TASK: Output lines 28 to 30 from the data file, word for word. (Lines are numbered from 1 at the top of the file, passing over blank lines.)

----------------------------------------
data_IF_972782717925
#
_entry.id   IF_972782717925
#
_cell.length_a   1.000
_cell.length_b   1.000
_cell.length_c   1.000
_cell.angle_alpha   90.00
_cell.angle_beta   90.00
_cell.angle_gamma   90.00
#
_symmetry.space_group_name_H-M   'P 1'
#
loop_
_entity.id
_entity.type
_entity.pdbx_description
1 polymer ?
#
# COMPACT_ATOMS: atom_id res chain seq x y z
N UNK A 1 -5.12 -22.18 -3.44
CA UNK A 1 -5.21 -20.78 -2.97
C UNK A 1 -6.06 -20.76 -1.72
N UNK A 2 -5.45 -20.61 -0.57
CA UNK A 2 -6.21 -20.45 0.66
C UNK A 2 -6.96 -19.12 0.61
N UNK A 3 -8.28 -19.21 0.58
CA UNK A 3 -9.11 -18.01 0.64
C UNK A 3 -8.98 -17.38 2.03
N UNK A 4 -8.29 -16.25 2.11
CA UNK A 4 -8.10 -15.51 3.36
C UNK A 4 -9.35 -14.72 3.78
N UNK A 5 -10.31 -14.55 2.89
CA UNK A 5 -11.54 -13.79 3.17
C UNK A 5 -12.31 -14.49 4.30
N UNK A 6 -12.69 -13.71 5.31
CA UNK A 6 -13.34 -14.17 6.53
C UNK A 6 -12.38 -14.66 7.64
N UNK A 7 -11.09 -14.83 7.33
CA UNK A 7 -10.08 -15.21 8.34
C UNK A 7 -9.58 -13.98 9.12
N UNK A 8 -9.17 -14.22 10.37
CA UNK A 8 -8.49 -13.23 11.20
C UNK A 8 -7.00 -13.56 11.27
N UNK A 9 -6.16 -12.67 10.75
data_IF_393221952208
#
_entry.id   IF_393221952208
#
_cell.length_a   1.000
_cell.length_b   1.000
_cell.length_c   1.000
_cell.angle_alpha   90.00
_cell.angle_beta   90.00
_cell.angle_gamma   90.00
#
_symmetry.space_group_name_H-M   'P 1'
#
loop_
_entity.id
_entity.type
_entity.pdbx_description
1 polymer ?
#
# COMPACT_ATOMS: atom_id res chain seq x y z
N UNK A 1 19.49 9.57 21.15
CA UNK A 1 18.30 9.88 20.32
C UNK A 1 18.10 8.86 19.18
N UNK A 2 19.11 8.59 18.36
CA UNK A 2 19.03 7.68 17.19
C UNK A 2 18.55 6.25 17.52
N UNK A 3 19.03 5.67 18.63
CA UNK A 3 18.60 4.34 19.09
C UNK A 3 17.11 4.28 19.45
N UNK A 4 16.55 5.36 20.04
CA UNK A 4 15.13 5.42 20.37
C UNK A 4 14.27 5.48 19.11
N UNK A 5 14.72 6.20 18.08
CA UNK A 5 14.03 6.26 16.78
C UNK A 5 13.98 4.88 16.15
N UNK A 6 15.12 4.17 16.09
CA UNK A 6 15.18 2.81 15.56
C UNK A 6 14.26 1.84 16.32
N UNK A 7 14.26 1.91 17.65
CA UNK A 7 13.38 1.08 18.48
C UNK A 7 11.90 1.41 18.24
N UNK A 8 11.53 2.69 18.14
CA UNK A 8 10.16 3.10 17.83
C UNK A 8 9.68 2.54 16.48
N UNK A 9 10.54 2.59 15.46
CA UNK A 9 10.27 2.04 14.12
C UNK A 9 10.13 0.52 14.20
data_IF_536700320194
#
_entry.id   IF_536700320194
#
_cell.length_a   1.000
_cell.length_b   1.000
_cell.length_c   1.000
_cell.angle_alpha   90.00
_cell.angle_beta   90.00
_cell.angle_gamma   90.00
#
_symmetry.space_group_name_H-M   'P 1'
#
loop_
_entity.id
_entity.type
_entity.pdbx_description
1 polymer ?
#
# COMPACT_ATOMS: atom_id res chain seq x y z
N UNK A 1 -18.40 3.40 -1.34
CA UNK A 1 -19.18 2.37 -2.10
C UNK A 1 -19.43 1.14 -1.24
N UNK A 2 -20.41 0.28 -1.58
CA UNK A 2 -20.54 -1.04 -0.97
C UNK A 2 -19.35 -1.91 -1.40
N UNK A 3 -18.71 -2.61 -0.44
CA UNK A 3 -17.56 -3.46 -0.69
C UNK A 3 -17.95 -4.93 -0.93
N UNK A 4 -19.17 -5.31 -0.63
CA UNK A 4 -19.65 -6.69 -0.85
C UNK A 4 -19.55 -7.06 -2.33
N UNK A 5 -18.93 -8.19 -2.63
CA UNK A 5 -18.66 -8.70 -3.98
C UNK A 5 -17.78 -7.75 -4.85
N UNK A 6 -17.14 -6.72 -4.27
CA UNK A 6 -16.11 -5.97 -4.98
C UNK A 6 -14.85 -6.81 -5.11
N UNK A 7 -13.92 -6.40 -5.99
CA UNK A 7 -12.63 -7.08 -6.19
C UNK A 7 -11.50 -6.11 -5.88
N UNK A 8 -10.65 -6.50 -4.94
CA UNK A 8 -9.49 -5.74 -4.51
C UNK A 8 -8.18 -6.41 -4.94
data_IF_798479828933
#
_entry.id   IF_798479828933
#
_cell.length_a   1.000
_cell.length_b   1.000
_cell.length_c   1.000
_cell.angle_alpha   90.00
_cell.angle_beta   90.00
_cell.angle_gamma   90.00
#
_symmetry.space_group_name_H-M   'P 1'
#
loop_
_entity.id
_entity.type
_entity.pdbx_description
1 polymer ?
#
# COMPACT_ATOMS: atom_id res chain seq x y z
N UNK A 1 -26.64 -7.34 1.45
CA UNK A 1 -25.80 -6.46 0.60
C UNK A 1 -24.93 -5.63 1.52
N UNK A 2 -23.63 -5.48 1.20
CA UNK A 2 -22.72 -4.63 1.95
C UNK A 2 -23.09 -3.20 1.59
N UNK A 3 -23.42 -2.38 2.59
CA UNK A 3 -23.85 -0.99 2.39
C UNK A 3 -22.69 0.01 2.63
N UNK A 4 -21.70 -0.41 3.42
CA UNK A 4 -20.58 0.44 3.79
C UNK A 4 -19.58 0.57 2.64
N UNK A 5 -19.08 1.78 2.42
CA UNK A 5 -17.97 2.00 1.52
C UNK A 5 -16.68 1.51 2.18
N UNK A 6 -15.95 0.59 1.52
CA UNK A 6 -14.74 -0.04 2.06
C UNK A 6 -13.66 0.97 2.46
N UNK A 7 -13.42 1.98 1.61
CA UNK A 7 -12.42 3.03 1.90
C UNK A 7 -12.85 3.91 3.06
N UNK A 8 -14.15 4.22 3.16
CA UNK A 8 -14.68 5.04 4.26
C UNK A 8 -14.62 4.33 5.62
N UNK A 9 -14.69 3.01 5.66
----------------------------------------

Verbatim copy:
CA UNK A 3 -9.11 -18.01 0.64
C UNK A 3 -8.98 -17.38 2.03
N UNK A 4 -8.29 -16.25 2.11